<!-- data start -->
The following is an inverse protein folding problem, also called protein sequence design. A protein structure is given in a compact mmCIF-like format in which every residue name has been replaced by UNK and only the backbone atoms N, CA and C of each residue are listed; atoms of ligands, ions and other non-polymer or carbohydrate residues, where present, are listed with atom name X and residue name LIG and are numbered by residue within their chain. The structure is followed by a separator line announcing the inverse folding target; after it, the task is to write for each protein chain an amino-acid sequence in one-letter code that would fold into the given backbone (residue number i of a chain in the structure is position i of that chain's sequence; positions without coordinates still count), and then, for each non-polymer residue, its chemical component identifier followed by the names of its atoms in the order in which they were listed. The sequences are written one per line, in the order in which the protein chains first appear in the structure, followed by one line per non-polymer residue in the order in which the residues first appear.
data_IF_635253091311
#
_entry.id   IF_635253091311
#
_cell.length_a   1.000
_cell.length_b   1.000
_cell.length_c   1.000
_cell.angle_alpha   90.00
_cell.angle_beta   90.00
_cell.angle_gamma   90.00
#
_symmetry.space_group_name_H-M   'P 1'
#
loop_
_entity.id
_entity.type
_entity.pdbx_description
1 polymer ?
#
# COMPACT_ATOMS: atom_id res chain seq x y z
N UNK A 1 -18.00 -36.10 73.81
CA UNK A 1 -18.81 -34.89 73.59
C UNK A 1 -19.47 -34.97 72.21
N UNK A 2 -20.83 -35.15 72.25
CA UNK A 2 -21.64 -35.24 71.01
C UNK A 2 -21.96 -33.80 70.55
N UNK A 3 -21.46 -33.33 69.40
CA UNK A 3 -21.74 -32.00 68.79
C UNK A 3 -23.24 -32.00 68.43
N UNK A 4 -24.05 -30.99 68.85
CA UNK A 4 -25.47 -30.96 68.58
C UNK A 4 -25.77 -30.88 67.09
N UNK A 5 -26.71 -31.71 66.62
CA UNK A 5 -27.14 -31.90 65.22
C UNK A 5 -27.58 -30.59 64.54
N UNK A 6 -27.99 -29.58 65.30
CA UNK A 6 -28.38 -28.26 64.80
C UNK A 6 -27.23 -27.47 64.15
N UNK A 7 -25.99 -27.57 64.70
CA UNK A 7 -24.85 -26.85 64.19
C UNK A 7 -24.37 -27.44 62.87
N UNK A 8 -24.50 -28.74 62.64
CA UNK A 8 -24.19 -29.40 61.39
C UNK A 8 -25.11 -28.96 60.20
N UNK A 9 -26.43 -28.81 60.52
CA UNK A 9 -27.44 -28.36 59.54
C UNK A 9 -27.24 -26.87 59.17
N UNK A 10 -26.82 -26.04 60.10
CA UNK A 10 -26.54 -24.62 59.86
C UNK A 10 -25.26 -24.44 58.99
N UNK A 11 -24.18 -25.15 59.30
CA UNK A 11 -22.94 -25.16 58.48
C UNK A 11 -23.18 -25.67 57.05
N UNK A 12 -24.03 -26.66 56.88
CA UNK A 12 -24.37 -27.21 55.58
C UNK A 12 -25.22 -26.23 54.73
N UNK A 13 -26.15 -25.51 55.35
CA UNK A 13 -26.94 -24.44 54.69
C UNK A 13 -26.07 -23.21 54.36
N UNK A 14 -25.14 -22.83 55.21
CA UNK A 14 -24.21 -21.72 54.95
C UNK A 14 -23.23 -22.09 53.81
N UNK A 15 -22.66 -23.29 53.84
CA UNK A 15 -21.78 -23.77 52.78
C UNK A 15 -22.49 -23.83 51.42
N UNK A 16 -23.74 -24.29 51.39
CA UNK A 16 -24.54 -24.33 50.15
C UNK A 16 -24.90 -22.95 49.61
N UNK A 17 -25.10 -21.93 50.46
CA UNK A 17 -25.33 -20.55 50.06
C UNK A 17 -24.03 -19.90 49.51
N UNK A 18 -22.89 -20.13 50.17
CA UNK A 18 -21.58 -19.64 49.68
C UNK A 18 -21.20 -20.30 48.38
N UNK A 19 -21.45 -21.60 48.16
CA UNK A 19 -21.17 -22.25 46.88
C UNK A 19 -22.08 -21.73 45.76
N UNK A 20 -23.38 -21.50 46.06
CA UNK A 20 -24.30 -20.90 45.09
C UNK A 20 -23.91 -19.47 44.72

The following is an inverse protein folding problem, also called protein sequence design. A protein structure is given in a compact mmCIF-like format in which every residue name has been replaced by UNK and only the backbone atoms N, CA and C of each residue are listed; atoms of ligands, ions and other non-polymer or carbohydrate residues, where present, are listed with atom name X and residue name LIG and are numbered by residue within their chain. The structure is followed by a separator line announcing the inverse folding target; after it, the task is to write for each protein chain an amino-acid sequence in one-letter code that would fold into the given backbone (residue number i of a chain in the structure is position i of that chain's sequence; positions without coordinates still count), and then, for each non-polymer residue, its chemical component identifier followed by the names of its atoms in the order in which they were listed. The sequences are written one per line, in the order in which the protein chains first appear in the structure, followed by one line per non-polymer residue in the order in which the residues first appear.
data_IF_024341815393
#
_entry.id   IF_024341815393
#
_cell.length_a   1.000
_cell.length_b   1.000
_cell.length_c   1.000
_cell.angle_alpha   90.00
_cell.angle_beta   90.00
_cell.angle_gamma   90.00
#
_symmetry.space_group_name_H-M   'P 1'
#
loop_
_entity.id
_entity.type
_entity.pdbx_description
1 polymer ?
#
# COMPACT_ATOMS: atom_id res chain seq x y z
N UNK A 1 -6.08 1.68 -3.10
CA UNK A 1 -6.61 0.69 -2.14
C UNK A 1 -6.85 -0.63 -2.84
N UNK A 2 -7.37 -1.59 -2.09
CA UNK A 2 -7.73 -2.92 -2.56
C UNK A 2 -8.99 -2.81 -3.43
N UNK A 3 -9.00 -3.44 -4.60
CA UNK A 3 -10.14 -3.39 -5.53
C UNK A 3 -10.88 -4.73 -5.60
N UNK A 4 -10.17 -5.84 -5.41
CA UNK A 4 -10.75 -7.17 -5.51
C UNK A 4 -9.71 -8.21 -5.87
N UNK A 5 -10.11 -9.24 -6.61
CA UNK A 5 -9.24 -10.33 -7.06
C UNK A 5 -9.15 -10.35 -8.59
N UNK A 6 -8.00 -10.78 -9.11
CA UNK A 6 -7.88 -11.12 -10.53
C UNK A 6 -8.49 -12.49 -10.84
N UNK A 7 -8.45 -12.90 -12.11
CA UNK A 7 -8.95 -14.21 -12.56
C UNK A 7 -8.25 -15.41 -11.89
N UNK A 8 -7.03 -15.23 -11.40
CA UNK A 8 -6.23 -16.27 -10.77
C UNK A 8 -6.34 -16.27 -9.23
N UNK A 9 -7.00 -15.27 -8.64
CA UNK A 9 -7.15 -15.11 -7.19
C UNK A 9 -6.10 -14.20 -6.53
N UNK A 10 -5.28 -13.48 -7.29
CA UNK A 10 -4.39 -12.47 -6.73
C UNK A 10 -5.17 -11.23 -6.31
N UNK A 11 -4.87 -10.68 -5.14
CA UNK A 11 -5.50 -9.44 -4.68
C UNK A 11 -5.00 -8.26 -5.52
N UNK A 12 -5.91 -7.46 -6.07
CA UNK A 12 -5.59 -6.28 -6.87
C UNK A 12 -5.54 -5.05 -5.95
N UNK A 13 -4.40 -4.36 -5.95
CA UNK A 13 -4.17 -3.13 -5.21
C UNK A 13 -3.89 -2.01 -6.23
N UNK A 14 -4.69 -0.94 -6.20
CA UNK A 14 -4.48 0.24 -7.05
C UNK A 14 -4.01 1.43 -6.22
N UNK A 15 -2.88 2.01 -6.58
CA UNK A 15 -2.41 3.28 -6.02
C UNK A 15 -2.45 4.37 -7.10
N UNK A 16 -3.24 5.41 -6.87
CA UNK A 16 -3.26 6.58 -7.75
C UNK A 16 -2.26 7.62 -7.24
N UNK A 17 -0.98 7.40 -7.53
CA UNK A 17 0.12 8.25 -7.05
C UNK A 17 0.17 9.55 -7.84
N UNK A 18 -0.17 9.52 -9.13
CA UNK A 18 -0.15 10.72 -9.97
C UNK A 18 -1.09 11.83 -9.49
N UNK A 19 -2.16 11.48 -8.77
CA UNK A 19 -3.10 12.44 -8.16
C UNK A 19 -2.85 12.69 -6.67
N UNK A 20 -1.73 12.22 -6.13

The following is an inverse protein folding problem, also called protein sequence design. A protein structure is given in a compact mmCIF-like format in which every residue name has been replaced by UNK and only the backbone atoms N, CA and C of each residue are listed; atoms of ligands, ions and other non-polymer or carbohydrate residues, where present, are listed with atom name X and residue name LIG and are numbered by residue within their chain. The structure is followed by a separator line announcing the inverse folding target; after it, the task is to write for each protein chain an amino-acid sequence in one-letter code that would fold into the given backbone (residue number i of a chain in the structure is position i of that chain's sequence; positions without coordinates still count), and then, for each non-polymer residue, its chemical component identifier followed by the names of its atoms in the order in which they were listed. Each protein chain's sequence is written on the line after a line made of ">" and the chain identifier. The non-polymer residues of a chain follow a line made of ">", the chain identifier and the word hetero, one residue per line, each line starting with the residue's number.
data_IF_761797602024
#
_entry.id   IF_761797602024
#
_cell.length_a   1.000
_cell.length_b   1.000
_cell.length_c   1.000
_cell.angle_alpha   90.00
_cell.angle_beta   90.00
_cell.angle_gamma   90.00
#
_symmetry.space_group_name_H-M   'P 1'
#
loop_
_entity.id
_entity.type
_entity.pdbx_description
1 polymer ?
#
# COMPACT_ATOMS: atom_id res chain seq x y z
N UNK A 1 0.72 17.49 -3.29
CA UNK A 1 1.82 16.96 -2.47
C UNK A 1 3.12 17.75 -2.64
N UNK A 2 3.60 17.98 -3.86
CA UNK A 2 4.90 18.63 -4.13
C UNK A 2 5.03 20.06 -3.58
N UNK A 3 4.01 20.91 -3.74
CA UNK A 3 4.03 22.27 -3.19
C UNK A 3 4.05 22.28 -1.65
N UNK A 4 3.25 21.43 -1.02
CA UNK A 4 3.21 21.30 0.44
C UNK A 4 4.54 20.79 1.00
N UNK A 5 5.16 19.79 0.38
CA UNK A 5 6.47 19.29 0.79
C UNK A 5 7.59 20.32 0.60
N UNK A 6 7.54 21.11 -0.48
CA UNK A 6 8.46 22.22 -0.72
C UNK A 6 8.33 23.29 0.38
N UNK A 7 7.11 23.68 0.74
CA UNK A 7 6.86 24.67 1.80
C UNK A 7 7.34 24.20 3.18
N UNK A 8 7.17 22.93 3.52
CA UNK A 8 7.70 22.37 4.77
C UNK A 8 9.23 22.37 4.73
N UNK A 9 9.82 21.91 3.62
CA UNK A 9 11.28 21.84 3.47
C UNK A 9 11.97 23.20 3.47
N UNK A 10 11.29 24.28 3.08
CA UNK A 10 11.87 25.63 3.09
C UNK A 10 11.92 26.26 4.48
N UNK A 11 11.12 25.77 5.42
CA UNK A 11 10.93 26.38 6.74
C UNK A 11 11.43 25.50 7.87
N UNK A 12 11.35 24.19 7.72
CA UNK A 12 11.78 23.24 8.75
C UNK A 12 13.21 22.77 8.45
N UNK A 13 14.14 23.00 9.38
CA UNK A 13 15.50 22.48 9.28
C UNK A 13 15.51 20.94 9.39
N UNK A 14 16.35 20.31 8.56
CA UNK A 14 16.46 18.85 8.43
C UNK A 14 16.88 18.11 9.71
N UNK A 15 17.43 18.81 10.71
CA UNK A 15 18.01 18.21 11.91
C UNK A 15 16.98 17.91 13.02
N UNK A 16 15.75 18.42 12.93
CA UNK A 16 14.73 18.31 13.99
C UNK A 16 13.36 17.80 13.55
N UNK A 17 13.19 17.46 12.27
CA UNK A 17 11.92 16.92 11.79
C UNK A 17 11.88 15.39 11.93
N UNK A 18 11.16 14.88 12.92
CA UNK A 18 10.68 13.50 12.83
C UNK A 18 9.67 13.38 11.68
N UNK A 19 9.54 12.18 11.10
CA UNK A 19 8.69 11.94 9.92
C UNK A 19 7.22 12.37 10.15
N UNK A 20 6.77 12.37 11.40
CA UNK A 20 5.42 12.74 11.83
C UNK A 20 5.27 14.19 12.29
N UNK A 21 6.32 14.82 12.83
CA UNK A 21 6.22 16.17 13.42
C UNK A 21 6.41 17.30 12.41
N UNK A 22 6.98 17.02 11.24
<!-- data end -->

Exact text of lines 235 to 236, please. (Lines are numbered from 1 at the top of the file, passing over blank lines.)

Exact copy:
C UNK A 18 9.67 13.38 11.68
N UNK A 19 9.54 12.18 11.10